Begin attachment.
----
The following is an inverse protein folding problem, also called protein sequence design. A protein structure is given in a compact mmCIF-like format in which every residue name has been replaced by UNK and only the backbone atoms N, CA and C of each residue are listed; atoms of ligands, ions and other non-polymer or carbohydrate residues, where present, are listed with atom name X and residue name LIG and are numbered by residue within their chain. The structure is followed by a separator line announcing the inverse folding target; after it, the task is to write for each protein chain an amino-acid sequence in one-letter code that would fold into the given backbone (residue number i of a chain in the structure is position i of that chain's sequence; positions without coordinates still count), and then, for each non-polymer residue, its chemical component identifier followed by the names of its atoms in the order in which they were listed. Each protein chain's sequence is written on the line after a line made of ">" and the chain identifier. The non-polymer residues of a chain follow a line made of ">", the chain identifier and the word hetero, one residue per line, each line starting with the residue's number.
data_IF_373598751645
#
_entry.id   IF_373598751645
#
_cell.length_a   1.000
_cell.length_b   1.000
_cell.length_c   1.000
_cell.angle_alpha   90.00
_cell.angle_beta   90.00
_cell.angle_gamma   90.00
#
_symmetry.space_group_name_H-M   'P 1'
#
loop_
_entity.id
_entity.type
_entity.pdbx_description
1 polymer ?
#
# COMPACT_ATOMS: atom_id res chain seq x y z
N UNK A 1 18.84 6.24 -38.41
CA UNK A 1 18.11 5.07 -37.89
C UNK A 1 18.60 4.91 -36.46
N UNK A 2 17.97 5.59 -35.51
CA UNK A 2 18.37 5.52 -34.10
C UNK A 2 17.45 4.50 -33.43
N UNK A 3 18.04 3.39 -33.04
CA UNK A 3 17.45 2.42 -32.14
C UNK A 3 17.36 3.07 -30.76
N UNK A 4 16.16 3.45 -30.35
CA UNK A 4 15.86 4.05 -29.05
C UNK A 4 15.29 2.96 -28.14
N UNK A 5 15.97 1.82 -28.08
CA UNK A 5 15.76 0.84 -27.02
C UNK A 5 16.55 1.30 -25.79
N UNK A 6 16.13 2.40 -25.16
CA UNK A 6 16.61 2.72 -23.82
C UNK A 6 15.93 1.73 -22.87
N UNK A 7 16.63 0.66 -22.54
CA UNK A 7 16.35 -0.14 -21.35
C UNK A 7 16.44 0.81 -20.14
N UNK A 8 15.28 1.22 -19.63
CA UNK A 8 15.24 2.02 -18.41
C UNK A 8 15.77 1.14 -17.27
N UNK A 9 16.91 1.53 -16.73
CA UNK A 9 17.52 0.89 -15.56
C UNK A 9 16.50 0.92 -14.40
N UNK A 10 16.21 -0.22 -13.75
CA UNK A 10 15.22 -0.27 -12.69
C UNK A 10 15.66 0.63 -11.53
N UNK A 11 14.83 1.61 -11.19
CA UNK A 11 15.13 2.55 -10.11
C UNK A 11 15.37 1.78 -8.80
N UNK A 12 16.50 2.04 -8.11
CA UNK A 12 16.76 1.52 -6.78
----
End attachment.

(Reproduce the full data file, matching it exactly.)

The following is an inverse protein folding problem, also called protein sequence design. A protein structure is given in a compact mmCIF-like format in which every residue name has been replaced by UNK and only the backbone atoms N, CA and C of each residue are listed; atoms of ligands, ions and other non-polymer or carbohydrate residues, where present, are listed with atom name X and residue name LIG and are numbered by residue within their chain. The structure is followed by a separator line announcing the inverse folding target; after it, the task is to write for each protein chain an amino-acid sequence in one-letter code that would fold into the given backbone (residue number i of a chain in the structure is position i of that chain's sequence; positions without coordinates still count), and then, for each non-polymer residue, its chemical component identifier followed by the names of its atoms in the order in which they were listed. Each protein chain's sequence is written on the line after a line made of ">" and the chain identifier. The non-polymer residues of a chain follow a line made of ">", the chain identifier and the word hetero, one residue per line, each line starting with the residue's number.
data_IF_373598751645
#
_entry.id   IF_373598751645
#
_cell.length_a   1.000
_cell.length_b   1.000
_cell.length_c   1.000
_cell.angle_alpha   90.00
_cell.angle_beta   90.00
_cell.angle_gamma   90.00
#
_symmetry.space_group_name_H-M   'P 1'
#
loop_
_entity.id
_entity.type
_entity.pdbx_description
1 polymer ?
#
# COMPACT_ATOMS: atom_id res chain seq x y z
N UNK A 1 18.84 6.24 -38.41
CA UNK A 1 18.11 5.07 -37.89
C UNK A 1 18.60 4.91 -36.46
N UNK A 2 17.97 5.59 -35.51
CA UNK A 2 18.37 5.52 -34.10
C UNK A 2 17.45 4.50 -33.43
N UNK A 3 18.04 3.39 -33.04
CA UNK A 3 17.45 2.42 -32.14
C UNK A 3 17.36 3.07 -30.76
N UNK A 4 16.16 3.45 -30.35
CA UNK A 4 15.86 4.05 -29.05
C UNK A 4 15.29 2.96 -28.14
N UNK A 5 15.97 1.82 -28.08
CA UNK A 5 15.76 0.84 -27.02
C UNK A 5 16.55 1.30 -25.79
N UNK A 6 16.13 2.40 -25.16
CA UNK A 6 16.61 2.72 -23.82
C UNK A 6 15.93 1.73 -22.87
N UNK A 7 16.63 0.66 -22.54
CA UNK A 7 16.35 -0.14 -21.35
C UNK A 7 16.44 0.81 -20.14
N UNK A 8 15.28 1.22 -19.63
CA UNK A 8 15.24 2.02 -18.41
C UNK A 8 15.77 1.14 -17.27
N UNK A 9 16.91 1.53 -16.73
CA UNK A 9 17.52 0.89 -15.56
C UNK A 9 16.50 0.92 -14.40
N UNK A 10 16.21 -0.22 -13.75
CA UNK A 10 15.22 -0.27 -12.69
C UNK A 10 15.66 0.63 -11.53
N UNK A 11 14.83 1.61 -11.19
CA UNK A 11 15.13 2.55 -10.11
C UNK A 11 15.37 1.78 -8.80
N UNK A 12 16.50 2.04 -8.11
CA UNK A 12 16.76 1.52 -6.78